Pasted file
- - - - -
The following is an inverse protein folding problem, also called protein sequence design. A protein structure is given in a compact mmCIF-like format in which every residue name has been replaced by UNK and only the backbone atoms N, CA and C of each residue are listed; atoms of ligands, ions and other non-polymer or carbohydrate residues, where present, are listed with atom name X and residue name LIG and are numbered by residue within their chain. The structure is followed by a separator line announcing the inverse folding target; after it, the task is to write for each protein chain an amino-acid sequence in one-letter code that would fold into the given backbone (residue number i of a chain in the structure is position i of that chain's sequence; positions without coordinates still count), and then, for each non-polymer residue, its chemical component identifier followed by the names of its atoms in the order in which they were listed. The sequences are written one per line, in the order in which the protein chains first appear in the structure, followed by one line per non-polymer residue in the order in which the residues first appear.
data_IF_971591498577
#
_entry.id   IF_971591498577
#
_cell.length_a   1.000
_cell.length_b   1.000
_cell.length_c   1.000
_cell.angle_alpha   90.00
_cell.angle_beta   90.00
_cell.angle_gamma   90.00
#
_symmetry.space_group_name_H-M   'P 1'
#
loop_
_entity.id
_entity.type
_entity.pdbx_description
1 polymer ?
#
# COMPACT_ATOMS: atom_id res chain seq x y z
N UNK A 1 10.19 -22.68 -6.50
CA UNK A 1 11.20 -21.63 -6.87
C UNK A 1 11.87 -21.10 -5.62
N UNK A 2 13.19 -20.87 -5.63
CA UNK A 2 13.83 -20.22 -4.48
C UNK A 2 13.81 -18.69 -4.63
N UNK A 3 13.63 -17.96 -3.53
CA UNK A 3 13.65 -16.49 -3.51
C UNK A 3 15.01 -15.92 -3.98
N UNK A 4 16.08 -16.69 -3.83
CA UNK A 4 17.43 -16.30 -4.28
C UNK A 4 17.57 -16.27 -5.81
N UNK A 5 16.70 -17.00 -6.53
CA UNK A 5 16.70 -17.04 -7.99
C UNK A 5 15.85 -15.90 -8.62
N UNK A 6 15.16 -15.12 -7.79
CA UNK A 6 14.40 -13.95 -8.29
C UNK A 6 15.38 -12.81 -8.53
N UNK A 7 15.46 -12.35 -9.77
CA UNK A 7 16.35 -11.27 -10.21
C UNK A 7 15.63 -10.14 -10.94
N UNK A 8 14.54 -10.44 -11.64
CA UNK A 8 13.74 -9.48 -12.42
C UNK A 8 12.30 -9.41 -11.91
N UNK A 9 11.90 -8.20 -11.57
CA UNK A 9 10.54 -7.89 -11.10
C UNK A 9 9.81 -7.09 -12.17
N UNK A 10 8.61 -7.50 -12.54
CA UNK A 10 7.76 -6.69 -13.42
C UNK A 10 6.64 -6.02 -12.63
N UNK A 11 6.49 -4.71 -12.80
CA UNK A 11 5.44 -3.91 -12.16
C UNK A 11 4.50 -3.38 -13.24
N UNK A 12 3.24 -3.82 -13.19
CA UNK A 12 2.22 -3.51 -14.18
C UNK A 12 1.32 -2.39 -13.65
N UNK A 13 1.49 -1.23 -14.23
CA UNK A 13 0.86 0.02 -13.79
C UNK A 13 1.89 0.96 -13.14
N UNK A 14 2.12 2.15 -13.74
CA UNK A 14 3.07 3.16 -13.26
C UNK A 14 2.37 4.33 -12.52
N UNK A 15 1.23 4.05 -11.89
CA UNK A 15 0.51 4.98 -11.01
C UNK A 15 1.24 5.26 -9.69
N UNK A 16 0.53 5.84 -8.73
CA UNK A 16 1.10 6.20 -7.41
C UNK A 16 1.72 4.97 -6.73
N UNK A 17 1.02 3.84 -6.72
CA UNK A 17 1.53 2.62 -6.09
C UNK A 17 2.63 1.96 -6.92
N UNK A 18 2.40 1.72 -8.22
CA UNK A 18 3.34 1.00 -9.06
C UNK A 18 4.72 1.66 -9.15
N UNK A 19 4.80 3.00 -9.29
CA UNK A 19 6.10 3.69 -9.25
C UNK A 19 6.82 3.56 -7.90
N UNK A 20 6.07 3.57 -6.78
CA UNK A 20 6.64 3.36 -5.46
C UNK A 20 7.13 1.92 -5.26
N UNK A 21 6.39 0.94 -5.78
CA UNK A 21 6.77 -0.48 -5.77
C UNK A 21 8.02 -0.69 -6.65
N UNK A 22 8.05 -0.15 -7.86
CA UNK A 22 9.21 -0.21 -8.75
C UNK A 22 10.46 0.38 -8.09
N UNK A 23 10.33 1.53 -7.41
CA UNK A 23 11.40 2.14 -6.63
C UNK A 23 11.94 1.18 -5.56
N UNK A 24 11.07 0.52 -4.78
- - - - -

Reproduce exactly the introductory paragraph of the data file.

The following is an inverse protein folding problem, also called protein sequence design. A protein structure is given in a compact mmCIF-like format in which every residue name has been replaced by UNK and only the backbone atoms N, CA and C of each residue are listed; atoms of ligands, ions and other non-polymer or carbohydrate residues, where present, are listed with atom name X and residue name LIG and are numbered by residue within their chain. The structure is followed by a separator line announcing the inverse folding target; after it, the task is to write for each protein chain an amino-acid sequence in one-letter code that would fold into the given backbone (residue number i of a chain in the structure is position i of that chain's sequence; positions without coordinates still count), and then, for each non-polymer residue, its chemical component identifier followed by the names of its atoms in the order in which they were listed. The sequences are written one per line, in the order in which the protein chains first appear in the structure, followed by one line per non-polymer residue in the order in which the residues first appear.